Baseball is boring. There, I said it, and I’m not sorry at all. In fact it feels liberating to admit that. The game is too long and more than 160 games in a season is ridiculous. And I am far from alone in thinking that. Maybe attention spans have shortened since the glory days of the American pastime. Maybe there is just more to do now. In either case, I mention all that as a roundabout form of congratulations to the people behind Moneyball, who managed to make me yearn to go see a baseball game.
Moneyball is not a particularly challenging movie. The characters face some real drama, but it is more about losing a job or career than losing their lives or anything like that. It is about a guy trying to change baseball, and about how a team with a small payroll can compete against the biggest wallets in the country by being smarter than them. Yet it still manages to make you somewhat invested in the successes and failures of the main character of Billy Beane.
It won’t make you question what life is all about or what’s truly important to you, but Moneyball is an exceedingly well made film that takes a familiar subject and looks at it from an entirely different angle than you may be used to. There haven’t really been too many movies about sports told from the business side of things–which isn’t all that surprising when you think about it, because the sports action is usually far more interesting than the behind-the-scenes negotiating and maneuvering. Moneyball is an exception, and its originality alone is worth the price of a ticket, especially compared to the flood of remakes and sequels we have seen this year. It’s also just an entertaining movie in its own right, filled with well-acted characters, interesting dialog and a team you can root for. As long as you don’t look too deeply into the factual side of things, you are left with one of the best true stories to hit the theaters this year.
Welcome to Oakland
Over the last decade, the name Billy Beane has become forever intertwined with baseball. His strategy has changed the way baseball teams are formed, and his name has become synonymous with low-budget, high-production baseball teams. But it wasn’t always that way.
In 2001, the Oakland A’s were one win away from heading to the American League Championship Series. With a roster stacked full of current and soon-to-be all-stars, the team lost a heartbreaking deciding game against the Yankees, then proceeded to lose its best players to big-dollar free-agency deals. The problem was simply that a team like Oakland with combined player salaries of just over $40 million, could not keep up with a team like the Yankees that could easily spend $125 million on salaries without missing a beat.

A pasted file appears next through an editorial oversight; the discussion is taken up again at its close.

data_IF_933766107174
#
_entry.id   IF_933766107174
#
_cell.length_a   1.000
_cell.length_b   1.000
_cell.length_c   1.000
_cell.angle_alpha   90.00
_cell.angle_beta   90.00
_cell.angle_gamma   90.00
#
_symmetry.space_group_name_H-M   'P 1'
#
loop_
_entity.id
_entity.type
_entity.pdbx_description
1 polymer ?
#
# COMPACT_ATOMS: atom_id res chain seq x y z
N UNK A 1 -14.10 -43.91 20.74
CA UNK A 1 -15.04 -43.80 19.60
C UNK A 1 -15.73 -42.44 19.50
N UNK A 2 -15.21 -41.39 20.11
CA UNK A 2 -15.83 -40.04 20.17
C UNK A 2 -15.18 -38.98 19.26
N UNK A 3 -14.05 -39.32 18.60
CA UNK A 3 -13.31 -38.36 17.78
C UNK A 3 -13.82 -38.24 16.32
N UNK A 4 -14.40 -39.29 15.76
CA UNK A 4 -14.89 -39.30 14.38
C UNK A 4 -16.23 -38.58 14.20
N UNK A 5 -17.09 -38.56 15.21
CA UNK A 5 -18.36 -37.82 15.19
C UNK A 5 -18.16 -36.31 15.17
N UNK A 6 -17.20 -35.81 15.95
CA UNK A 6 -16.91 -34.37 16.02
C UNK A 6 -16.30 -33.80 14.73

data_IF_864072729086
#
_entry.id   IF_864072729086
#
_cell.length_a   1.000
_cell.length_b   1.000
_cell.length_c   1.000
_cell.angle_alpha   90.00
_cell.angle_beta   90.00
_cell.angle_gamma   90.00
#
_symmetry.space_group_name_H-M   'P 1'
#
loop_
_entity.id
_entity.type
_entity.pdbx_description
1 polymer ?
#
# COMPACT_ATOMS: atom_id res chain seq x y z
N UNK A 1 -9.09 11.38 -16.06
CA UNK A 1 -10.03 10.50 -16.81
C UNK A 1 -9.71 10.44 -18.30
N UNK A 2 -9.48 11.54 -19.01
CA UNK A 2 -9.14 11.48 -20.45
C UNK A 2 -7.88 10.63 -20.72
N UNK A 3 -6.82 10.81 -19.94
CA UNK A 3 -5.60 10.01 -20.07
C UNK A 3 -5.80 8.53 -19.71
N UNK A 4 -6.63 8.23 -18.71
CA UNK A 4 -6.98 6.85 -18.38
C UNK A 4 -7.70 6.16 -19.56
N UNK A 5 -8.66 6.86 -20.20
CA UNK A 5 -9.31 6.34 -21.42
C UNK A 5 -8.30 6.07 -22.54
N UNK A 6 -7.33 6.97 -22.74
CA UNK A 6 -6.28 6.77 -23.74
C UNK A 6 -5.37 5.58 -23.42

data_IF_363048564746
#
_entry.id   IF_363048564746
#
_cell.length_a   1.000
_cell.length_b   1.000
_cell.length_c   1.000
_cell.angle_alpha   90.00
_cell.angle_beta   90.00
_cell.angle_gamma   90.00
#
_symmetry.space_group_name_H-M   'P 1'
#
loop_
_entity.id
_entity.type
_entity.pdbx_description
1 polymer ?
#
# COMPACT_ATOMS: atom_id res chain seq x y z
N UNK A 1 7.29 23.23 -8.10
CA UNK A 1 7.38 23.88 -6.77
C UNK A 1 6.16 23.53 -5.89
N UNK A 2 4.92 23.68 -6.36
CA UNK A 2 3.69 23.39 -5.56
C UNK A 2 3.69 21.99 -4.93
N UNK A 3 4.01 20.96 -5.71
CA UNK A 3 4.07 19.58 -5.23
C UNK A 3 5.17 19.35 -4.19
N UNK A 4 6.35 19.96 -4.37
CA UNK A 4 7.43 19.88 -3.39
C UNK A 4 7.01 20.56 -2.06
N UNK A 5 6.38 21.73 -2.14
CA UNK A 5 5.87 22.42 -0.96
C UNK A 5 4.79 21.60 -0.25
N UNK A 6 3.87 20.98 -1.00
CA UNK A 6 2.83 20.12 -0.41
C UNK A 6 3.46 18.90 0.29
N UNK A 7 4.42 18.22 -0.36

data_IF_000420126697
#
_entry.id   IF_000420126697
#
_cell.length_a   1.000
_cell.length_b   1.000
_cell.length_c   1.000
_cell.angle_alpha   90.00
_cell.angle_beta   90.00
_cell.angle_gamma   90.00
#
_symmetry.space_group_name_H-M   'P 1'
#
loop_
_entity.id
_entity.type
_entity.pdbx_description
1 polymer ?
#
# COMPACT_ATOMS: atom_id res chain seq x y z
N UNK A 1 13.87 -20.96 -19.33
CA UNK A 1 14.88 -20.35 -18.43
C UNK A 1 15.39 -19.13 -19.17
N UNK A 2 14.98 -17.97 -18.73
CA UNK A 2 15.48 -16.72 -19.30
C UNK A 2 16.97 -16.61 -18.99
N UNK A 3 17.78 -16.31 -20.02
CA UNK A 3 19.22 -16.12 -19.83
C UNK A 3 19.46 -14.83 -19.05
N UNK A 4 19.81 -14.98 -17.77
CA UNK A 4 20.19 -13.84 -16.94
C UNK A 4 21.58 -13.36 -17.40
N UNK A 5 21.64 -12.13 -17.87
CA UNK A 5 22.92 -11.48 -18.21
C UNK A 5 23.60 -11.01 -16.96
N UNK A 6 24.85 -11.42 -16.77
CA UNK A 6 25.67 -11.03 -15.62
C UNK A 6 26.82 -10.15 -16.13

Oakland general manager and former ballplayer Billy Beane (Brad Pitt) knew this, and so he needed a new way to field a team that essentially bypassed paying big dollars for big names. After a chance meeting in Cleveland with unassuming assistant Peter Brand (Jonah Hill), Beane decides to try a new strategy for fielding a team, which was based primarily on combining the right statistics to fill certain needs. For example, using Brand’s affinity for stats, he projected the number of games needed to win in order to reach the playoffs, then used an equation to determine the numbers of runs they would need to score to win. With that number in mind, he then proceeded to recruit some of the unlikeliest players ever to play on a team together.
His manager Art Howe (played by Phillip Seymour Hoffman) didn’t like it, many of his advisors quit, and his job was beginning to look less and less secure, even though the A’s upper management (represented through an uncredited cameo by Bobby Kotick, the CEO of Activision Blizzard) liked that the payroll was kept low.
And yet Beane went all in and refused to give up on his new strategy. Then something unexpected happened: They began to win.
Fact versus a good movie
The story of Moneyball is based on the best-selling book by Michael Lewis, which was written after Lewis took an in-depth look at the team and Beane’s philosophy as it played out through the 2002 MLB season. The film uses that book as a springboard, then chucks about a third of it away in favor of a more appealing film. Most of the big events are true, but there are some major changes committed in the name of Hollywood. For example, the character of Peter Brand is fictional. He was loosely based on assistant general manager Paul DePodesta, but the character of Brand is used as a tool to introduce a complex (and potentially very dull) philosophy based entirely around stats. It wouldn’t have exactly been a sexy movie if half of it was spent explaining the hitting percentage versus slugging percentage.